Rules for pulling over for emergency vehicles
Driving laws require you to pull over and allow emergency vehicles to pass you. However, there are some exceptions to this rule. For example, you’re not allowed to break the law to pull out of the way. Additionally, you shouldn’t put yourself or other drivers in danger while attempting to pull over. And you don’t have to stop if you’re driving in the opposite direction on a divided highway.
What should you do when an emergency vehicle is approaching?
Learning how to yield to emergency vehicles is a necessary skill. When an emergency vehicle is approaching you, the National Highway Traffic Safety Administration (NHTSA) recommends following their “SIREN” method.
- S Stay alert. The NHTSA recommends keeping the noise level in your car down far enough that you’ll hear sirens of emergency vehicles when they approach. Also, be aware that more than one emergency vehicle could be nearby.
- I Investigate. Use your mirrors to determine what you can do to pull over and how quickly you need to do it.
- R React. Move calmly and as quickly as you can to safely and smoothly pull over to the side of the road. Always use your turn signal, and don’t slam on your brakes.
- E Enter. Before re-entering the flow of traffic, look around carefully and use your turn signal when you do.
- N Never. Don’t pull over if you can’t do so safely or without breaking the law, and don’t try to outrun an emergency vehicle or follow it too closely.
These rules always apply when the emergency vehicle is on your side of the road and approaching from behind. Suppose the emergency vehicle is coming toward you on the opposite side of the road. In that case, you’ll still follow these guidelines unless there’s a physical barrier dividing the two sides of the road.
Are there exceptions for yielding to emergency vehicles?
Any pulling over for emergency vehicles law comes with an understanding that circumstances may not allow you to pull over and stop. For example, an emergency vehicle on a highway may approach so fast that there’s no time to pull over and stop. If you’re in traffic, it may be difficult or impossible to pull off the road. In that case, moving as far to the right as safely possible along with the rest of the traffic may be the only thing you can do under the circumstances.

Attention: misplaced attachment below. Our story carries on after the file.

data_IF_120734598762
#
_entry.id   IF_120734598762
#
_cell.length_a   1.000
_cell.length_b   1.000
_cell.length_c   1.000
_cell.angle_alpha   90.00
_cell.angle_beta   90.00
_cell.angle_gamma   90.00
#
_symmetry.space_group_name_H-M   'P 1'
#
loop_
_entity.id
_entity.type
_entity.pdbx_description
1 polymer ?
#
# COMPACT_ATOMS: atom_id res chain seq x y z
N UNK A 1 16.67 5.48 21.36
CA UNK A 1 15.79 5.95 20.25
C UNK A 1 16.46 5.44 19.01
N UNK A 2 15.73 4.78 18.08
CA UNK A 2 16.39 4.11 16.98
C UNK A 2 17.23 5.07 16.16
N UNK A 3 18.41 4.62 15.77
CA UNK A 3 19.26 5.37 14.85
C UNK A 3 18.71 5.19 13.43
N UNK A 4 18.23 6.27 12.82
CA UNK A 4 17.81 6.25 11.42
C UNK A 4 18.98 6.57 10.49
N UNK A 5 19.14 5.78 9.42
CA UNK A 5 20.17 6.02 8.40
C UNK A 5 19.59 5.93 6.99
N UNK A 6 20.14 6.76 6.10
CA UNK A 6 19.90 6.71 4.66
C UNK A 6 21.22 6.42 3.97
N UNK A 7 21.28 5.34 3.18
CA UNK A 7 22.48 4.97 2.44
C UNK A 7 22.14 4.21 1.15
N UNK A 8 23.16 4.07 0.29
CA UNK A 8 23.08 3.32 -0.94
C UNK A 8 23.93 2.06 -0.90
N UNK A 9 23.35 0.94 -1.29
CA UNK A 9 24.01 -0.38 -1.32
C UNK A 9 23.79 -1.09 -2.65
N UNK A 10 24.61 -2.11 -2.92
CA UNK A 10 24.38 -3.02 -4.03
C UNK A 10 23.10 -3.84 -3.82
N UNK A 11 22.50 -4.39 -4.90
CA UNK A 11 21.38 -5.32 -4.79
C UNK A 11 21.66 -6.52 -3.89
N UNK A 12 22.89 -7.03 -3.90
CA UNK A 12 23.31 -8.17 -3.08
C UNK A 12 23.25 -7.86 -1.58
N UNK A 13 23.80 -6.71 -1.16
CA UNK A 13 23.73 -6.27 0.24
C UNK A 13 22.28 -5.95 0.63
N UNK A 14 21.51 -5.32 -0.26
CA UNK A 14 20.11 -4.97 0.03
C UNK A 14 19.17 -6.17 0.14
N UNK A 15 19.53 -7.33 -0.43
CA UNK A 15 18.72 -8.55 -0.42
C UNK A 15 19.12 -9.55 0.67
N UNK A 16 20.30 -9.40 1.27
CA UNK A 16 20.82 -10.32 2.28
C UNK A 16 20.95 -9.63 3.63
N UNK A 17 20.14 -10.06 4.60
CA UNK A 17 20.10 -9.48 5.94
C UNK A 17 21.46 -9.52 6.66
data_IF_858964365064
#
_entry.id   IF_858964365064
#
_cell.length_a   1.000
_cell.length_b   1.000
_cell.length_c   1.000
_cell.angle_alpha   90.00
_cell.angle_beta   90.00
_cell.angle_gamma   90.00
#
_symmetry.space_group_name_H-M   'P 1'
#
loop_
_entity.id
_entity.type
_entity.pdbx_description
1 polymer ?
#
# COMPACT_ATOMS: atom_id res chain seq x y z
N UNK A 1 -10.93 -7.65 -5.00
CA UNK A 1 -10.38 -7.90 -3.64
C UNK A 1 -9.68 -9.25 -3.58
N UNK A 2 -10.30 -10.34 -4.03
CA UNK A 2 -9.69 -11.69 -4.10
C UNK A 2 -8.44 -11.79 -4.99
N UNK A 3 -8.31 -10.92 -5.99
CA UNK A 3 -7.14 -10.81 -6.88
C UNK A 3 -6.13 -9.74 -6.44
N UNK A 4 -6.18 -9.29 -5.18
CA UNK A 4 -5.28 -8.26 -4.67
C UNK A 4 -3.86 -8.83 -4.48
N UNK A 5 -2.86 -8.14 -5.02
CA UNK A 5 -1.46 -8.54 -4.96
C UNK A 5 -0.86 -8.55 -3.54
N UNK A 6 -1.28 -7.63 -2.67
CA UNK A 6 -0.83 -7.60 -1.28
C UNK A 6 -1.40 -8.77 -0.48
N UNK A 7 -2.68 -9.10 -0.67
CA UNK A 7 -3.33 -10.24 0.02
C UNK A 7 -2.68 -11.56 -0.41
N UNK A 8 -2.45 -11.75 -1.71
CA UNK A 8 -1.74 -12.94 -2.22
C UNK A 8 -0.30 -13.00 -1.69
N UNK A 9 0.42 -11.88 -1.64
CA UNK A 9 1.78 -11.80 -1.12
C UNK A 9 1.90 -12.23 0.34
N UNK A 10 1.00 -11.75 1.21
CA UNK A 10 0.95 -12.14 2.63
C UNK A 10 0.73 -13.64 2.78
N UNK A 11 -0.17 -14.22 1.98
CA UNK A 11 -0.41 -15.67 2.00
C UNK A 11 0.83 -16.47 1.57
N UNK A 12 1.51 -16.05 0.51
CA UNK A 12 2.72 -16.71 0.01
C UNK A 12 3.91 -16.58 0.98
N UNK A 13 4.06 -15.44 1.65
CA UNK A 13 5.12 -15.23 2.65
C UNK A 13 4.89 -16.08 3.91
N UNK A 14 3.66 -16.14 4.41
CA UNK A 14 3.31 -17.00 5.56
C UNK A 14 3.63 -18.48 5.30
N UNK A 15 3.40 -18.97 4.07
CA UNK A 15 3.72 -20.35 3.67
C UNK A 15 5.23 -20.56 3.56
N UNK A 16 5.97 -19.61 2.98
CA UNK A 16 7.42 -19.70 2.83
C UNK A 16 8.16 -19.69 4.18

Or if you’re wondering what to do if an emergency vehicle is behind you at a red light, you may not be able to do much more than move a little forward and to your right. But you can’t break the law to get out of the way, so don’t go through the intersection against a red light to make way for an emergency vehicle.
Do you have to pull over for emergency vehicles on a divided highway?
A divided highway means there’s a physical barrier — like a fence, a wall, or a grassy or forested median — that separates traffic running in opposing directions. If you’re on the opposite side of the divided highway from the emergency vehicle, you don’t need to slow down or stop for it.
What’s the difference between “pull over” and “move over” laws?
“Pull over” laws deal with emergency vehicles in motion. “Move over” laws deal with avoiding parked emergency vehicles. There’s not much difference in the move over laws by state. They generally have two requirements.
- As you approach an emergency vehicle on the side of the road, move over one lane to the left if you can safely do so. Moving over gives the vehicle and personnel more room to do their jobs safely.
- If you can’t move over, you must slow down to a reasonable speed, accounting for the existing driving conditions and safety of the emergency personnel you’re passing.
Check with your state’s Department of Motor Vehicles (DMV) to learn the specifics of their move over laws. Violations of pull over and move over laws can be punishable by fines or jail time, can negatively affect your driving record, or lead to an increase in your car insurance rates, among other penalties.
Other rules about driving around emergency vehicles
All states have laws about how closely you can follow a moving emergency vehicle while it’s using its lights and siren. But the allowed following distances vary by state. Additionally, you’re never allowed to pass a moving emergency vehicle while it’s using its lights and siren. You may be allowed to pass one if it’s parked and the emergency personnel directing traffic are waving you past the parked vehicle.